Stage Separation

Separation events are a large cause of failure modes in launch vehicle missions, keep them to a minimum. I have heard some people quoting up to 5 stages which increases the possibility of failure many fold, and is way to many this kind of project - I suggest you keep it below 4 and in fact 2 stage would be worth considering even if it means a bigger rocket.

Avionics

Here is the killer the most recent attempt that we have made in producing a "low cost" but accurate INS still cost more than this projects budget allows (>$1.5K). You will need to look at some form of very basic pointing system (horizon / magnetic) to get some control over your orbital insertion co-ordinates. I have strong doubts you will get issued with a permit for this project to place something in orbit if you cant give some reasonable assurance of your final orbital parameters. After all you might take somebody expensive space asset out. :)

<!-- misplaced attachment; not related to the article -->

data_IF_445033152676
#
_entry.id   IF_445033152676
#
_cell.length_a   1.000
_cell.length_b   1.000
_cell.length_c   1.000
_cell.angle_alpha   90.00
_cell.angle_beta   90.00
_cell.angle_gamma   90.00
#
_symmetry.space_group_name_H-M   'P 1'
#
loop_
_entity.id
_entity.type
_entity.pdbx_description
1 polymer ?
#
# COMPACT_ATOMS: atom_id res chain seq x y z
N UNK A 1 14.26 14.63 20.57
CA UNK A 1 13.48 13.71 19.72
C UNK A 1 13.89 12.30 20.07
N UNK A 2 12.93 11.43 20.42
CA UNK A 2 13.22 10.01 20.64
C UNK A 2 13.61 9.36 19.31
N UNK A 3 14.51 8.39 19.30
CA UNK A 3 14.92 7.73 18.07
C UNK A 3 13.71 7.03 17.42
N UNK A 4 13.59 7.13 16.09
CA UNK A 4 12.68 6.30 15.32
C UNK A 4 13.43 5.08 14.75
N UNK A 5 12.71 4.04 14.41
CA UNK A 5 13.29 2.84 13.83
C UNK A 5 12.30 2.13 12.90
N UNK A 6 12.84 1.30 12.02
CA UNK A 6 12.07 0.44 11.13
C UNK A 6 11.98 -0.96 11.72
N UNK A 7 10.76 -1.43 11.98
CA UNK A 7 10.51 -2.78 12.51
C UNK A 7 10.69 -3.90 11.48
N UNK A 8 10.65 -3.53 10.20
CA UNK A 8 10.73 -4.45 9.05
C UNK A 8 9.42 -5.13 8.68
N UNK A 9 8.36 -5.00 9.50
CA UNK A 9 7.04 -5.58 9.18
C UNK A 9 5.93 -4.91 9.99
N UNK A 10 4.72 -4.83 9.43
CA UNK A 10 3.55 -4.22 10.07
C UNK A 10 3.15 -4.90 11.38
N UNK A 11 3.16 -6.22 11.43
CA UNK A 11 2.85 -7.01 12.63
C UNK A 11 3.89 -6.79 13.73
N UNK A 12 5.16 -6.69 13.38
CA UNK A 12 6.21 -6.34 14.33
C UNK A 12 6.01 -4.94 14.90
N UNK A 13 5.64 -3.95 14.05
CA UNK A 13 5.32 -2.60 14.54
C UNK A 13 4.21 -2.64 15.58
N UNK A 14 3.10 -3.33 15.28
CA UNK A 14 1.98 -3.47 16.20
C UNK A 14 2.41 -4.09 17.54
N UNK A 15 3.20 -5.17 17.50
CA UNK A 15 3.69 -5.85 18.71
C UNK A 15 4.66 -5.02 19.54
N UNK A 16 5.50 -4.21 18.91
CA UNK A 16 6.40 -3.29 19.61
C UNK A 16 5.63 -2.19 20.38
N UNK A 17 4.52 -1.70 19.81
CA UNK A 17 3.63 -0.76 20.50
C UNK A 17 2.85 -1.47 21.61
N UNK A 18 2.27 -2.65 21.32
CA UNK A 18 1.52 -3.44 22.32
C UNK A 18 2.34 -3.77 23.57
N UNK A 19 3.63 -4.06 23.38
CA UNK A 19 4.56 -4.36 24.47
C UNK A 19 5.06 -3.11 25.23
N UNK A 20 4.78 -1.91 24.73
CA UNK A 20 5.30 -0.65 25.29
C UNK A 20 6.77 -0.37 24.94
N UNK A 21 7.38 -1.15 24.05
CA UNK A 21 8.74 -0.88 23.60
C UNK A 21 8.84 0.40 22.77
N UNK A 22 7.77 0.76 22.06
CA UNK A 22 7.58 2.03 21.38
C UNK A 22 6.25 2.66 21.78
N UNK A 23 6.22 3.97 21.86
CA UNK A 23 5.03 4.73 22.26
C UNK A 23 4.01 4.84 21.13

As I have said I hope my post is not taken to be put down, as I would really like to see somebody actually take this prize out. But if we as enthusiast are going to make a quantum leap forward toward redefining space access the redundant ways of thinking need to over turned. And really believe that LOX is part of the old way of thinking, and as such won’t bring about the goal we are seeking.

Best of luck with you project.

JG


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Post Re: SFS News: Kiwi 2 Space - Quick Update   Posted on: Tue Jun 30, 2009 9:21 am
Hi, welcome to the Space Fellowship.

A few comments:

Hybrid motors are the only motors to have actually killed anyone in the new space arena yet.

Nitric acid is a terrible thing to have to play with. It was also involved in the Nedelin accident, which as far as I am aware, the worst accident in rocketry ever.

You can autogenously pressurise LOX. You can also use the acceleration head on its own quite happily on upper stages.

You managed to include an alloy pipe in your booster anyway.

Steel pipe is cheap.

If you stay clear of hydrogen and helium most of the headaches with LOX disappear.

LOX condensers are cheap and don't count against budget.

"Big Boys" use storables and kill people. A lot. They all recommend against storables and solids due to handling difficulty, danger, pollution and wear on equipment.